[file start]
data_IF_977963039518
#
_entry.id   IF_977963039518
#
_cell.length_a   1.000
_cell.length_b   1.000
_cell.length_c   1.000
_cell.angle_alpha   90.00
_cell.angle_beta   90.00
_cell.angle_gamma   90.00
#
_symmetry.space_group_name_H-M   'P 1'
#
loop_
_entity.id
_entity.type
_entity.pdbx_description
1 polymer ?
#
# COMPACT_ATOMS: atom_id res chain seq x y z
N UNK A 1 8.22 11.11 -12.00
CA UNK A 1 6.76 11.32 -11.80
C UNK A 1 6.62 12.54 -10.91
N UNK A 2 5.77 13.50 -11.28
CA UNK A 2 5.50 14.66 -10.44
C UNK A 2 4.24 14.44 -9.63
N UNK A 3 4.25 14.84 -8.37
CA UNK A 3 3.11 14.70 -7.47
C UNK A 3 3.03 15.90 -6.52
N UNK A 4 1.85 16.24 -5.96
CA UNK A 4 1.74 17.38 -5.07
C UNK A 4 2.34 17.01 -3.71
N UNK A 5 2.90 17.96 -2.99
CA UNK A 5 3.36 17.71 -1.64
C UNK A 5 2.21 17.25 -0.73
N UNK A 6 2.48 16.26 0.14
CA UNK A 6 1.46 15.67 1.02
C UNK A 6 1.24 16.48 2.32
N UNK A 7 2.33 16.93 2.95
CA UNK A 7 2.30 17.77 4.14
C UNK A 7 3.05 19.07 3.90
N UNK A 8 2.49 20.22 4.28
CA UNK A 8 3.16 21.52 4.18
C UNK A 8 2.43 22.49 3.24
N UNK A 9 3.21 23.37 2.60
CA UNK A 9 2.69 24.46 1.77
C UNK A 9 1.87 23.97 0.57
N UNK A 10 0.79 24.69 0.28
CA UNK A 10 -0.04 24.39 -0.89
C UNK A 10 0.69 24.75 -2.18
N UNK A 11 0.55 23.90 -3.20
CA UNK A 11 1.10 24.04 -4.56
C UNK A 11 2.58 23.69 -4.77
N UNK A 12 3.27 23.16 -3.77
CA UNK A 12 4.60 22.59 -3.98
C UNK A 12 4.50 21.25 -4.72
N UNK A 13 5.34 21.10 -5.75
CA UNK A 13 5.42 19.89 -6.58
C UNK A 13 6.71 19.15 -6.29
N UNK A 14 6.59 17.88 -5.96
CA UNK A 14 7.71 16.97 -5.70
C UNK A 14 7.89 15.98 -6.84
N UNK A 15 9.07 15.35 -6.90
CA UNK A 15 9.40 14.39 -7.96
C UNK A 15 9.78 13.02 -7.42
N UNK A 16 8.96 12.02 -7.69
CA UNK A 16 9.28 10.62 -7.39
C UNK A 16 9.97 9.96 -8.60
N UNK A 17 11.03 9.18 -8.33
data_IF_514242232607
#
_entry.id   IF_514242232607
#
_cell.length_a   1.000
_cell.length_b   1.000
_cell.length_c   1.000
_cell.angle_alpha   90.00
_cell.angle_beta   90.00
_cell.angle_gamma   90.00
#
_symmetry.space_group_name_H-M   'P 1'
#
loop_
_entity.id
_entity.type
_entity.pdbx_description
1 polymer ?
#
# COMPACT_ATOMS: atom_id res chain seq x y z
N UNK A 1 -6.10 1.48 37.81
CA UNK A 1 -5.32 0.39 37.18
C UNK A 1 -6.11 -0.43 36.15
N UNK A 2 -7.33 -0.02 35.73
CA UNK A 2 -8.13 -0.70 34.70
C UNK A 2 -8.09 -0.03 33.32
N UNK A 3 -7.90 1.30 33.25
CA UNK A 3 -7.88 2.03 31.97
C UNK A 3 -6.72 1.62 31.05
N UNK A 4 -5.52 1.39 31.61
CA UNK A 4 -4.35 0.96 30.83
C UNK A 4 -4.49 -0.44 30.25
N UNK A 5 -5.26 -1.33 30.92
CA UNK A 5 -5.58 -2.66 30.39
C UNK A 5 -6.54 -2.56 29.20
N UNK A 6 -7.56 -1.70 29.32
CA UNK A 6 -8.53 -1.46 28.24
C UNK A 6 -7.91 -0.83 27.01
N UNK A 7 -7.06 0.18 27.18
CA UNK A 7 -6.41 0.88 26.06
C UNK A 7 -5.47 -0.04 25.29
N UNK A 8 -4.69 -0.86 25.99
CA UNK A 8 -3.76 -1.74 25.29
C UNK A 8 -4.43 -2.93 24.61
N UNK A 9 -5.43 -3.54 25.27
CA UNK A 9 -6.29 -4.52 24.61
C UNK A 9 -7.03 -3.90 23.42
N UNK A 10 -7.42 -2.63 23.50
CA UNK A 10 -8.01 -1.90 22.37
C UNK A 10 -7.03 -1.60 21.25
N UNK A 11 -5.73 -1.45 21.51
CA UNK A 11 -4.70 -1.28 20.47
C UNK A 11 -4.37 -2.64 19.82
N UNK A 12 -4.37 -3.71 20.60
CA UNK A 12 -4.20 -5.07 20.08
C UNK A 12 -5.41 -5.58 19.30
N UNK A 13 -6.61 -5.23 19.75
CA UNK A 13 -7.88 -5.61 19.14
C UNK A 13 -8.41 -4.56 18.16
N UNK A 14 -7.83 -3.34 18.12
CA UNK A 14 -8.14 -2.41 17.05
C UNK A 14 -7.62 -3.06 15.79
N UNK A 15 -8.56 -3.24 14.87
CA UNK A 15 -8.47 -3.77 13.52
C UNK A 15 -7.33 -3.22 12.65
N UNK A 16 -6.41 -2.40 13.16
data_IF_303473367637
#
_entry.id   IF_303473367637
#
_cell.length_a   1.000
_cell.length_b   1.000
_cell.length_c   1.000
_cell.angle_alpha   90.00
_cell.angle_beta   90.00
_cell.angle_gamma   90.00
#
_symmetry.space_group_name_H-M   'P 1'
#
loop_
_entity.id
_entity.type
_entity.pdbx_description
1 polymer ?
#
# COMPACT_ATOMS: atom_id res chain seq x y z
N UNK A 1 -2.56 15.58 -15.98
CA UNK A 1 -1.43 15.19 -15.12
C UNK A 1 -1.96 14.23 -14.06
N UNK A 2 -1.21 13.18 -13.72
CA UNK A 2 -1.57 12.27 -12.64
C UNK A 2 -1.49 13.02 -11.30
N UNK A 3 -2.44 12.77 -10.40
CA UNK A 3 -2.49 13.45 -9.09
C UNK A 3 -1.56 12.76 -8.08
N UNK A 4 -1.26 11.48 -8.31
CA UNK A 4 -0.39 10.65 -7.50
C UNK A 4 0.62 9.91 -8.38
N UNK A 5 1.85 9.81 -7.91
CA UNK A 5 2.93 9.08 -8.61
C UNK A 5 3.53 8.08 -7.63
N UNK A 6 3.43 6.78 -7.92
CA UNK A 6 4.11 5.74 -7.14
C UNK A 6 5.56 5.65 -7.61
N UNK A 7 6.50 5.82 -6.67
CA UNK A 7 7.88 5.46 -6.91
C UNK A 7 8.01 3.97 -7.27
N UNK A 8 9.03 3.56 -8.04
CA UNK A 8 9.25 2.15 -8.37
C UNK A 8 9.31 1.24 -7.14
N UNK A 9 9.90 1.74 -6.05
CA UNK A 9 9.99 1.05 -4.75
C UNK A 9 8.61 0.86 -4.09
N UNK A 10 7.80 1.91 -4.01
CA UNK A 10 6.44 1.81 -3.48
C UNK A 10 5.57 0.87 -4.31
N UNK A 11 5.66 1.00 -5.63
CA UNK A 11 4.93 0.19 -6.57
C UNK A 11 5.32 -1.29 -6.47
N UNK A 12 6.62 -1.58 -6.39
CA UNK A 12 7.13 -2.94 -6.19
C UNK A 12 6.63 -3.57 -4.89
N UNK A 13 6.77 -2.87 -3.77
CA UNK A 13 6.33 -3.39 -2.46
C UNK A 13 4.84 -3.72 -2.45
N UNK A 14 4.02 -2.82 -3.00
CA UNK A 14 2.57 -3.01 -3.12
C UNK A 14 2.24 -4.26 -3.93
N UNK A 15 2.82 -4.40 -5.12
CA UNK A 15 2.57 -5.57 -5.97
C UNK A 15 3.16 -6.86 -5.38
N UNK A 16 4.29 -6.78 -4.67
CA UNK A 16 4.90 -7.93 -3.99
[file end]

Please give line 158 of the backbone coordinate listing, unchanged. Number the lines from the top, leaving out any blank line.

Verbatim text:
C UNK A 1 -1.96 14.23 -14.06